Dotfiles in Linux Explained

Last updated: June 10, 2022

There are various types of files available on computers. Usually, the file extension denotes the file type such as .docx, .odt, .json, .txt . Different file types are for different purposes. 

In this guide, we will be discussing the use-cases of dotfiles, different operations on dotfiles, and proper management of dotfiles in Linux. At the end of this reading, you’ll get to know the value of dotfiles as an application-specific configuration file type.

Understanding dotfiles

Have you ever thought of sharing application-specific preferences with another developer or a machine? In some situations, you might need to customize software programs according to your preferences. It can be your shell interface, code editor, or version control system. 

Imagine a situation where you have bought a brand new computer or work with a team of developers. Then you might need to set up preferences for all these software programs from the beginning or ask the team to set up their machines accordingly. It is going to be a lot of work and will take hours. 

Dotfiles become very handy in these scenarios. It is a configuration file (or files) that stores user application-specific configuration properties in plain text format. As the name suggests, dotfile names start with a period(.). Normally, those configuration files are located in the user’s home directory in Linux environments. These files are hidden by default in Linux-based environments.

Dotfiles are generally stored and tracked in a version control system such as Git. This helps to clone dotfiles to many systems. Additionally, it helps to place shared configuration in the master branch and host-specific configuration in a separate branch. Another method to manage dotfiles is by tracking inside your home directory or sub directory. You can use tools such as chezmoi to sync dotfiles between machines and locally.

Dotfiles Examples

Usually, dotfiles are located in the user home directory in UNIX-based operating systems. Several dotfiles can be seen in the home directory for different application configurations. 

  • Some computer programs store their configuration files inside the .config folder instead of the user home directory. You can locate a lot of configuration information for different general-purpose applications such as LibreOffice, slack, google chrome, etc.
  • Visual studio code stores its configuration files inside the .vscode folder. All your visual studio code workspace configurations will be stored there.
  • If you are working with a Linux environment, you should know about the Linux bash shell. The terminal properties such as shell coloring, command aliases, history, and command completion can be set up for a terminal session based on user preference. Those preferences are stored in the .bashrc file. This file loads whenever a new terminal session starts.
  • The .cache folder is another dot folder that can be located in the user’s home directory. It stores the web browser preferences, general IDE, and application configurations to load them faster.
  • Another popular dotfile is the gitconfig file. Whenever you install and set up git in your machine, it stores all the configurations and settings in the gitconfig file.

How to Find Dotfiles in Linux

The dotfiles are hidden by default in Linux operating systems. If you navigate to the user’s home folder, you can’t see the dotfiles. Because those are hidden. There are a couple of ways to find them. 

  1. Using Linux file explorer
  2. Using the terminal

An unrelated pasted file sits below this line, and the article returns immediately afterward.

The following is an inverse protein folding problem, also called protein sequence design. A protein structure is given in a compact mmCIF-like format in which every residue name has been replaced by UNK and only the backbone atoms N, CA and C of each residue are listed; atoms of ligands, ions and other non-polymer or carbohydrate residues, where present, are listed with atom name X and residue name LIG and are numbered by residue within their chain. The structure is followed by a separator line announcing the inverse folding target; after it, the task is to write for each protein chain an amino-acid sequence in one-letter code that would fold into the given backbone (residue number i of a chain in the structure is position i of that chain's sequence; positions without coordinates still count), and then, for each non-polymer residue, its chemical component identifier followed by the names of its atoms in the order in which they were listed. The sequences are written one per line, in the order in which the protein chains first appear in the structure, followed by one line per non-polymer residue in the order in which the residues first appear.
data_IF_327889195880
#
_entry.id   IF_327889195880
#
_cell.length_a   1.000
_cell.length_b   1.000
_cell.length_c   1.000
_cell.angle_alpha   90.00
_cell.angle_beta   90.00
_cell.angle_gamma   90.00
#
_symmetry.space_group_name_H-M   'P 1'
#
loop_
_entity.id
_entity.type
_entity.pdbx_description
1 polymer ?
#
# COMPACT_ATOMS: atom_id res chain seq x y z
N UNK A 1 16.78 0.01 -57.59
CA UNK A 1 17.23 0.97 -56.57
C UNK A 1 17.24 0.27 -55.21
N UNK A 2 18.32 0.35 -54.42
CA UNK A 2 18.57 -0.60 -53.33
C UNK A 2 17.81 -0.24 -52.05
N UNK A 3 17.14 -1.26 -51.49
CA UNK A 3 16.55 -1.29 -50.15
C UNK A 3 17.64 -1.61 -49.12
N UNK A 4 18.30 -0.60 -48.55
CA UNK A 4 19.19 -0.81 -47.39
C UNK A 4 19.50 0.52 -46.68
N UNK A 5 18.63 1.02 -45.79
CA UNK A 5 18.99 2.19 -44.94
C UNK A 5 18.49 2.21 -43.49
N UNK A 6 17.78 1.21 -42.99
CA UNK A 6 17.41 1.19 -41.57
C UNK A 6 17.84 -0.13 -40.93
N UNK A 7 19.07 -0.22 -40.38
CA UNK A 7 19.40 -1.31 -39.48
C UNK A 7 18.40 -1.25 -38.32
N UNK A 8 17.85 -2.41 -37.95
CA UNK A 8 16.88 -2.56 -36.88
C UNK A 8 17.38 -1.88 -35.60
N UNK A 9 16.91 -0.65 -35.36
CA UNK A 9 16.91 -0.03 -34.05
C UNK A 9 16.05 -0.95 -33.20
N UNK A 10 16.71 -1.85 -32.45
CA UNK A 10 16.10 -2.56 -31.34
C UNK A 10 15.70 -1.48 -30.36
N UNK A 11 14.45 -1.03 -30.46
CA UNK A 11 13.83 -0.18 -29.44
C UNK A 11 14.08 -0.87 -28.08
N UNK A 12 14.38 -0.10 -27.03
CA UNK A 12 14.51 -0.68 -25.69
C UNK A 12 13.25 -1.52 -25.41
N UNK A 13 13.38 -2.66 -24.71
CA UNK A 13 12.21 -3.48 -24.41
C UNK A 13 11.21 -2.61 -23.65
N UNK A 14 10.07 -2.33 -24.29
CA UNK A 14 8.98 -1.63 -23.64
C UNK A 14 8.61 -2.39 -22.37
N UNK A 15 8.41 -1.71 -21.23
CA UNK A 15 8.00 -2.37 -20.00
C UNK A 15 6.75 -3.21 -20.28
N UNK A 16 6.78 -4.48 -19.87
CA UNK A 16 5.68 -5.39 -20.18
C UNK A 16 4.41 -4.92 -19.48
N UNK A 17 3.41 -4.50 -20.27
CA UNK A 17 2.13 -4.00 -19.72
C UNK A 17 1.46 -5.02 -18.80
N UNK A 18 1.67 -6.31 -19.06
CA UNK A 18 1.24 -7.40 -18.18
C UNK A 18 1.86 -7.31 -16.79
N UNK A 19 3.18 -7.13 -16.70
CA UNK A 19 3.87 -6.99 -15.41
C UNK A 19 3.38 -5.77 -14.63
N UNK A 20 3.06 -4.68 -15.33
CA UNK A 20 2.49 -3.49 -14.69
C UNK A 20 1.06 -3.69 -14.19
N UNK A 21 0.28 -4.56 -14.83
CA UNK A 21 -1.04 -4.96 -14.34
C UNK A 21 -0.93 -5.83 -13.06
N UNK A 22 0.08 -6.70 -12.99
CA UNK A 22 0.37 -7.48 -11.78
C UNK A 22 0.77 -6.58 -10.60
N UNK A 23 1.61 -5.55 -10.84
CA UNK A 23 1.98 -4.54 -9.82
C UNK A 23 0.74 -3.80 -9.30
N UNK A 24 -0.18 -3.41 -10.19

View in the file explorer

Go to the user’s home directory. It only displays the general files and folders.

listing user home folder

 We can use the shortcut keys “Ctrl + H” to show all the hidden dotfiles. Also, it is possible to show the hidden files using the view options button on the toolbar as shown in the following.

show hidden files from Linux GUI

Upon performing one of the above operations, you'll be able to see dotfiles.

listing view dotfiles in the home folder

View in the terminal

Linux terminal is one of the powerful tools that we can use to view dotfiles in the home directory. First, open up your terminal and enter the following command. This will change your current directory to the home directory.

cd ~

Next, enter the ls command with the -a flag to see the directory listings. You can use the -l flag to show some additional details too.

ls -al
listing all hidden files from terminal

How to Create dotfiles in Linux

Dotfiles can be created on your own. The best way to store your custom dotfiles in a separate folder. Let’s create a new folder called “custom-dotfiles”. We can use the mkdir command to create a new folder.

mkdir custom-dotfiles

Then we’ll put our example dotfiles in this folder. Let’s create a .vimrc file. The touch command can be used.

touch ~/custom-dotfiles/.vimrc

How to move existing dotfiles

In some situations, those files might already exist in your computer home folder. Therefore, you can move those files to the custom-dotfiles directory easily. We can use the below command. Let’s move the bashrc dotfile to our custom-dotfiles directory. Currently, the bashrc file is located in the home folder.

mv ~/.bashrc ~/custom-dotfiles

The mv (move) command works like the following. It takes the file you want to move as the first argument and the second argument is where you want to move it. In this case, we are moving the existing bashrc file to the new directory custom-dotfiles.

How to edit dotfiles

Whenever you want to modify existing dotfiles, you can use the vim editor. The vim editor lets you edit files within the terminal itself. Let’s edit the file. 

First, we need to locate the home directory and then go inside the custom-dotfiles directory. We’ll be using the following command.

cd ~/custom-dotfiles

Then we need to issue the vim command with proper arguments. The vim command should be executed with one argument which is the file we are going to edit.

vim .vimrc

The vim editor will be started. Let’s add a configuration property to the .vimrc file which will show line numbers in the vim editor.

edit dotfiles using vim

Since we have modified the file content, it needs to be saved. We should press the Esc key to exit from the edit mode and then issue the below command to save and exit from the vim editor.

:wq

Then hit the Enter key.

Practical usage of Dotfiles

Dotfiles are very beneficial to the developers who are working with several software programs daily. Each of these applications might have its configuration properties set up as per the developer's preferences.

Commonly users create dotfiles to customize Shell (zsh, fish, and bash), DE (Desktop Environment), Editors ( vim, neovim, emacs), Terminal (kitty, terminator), Multiplexer, Audio and Monitor.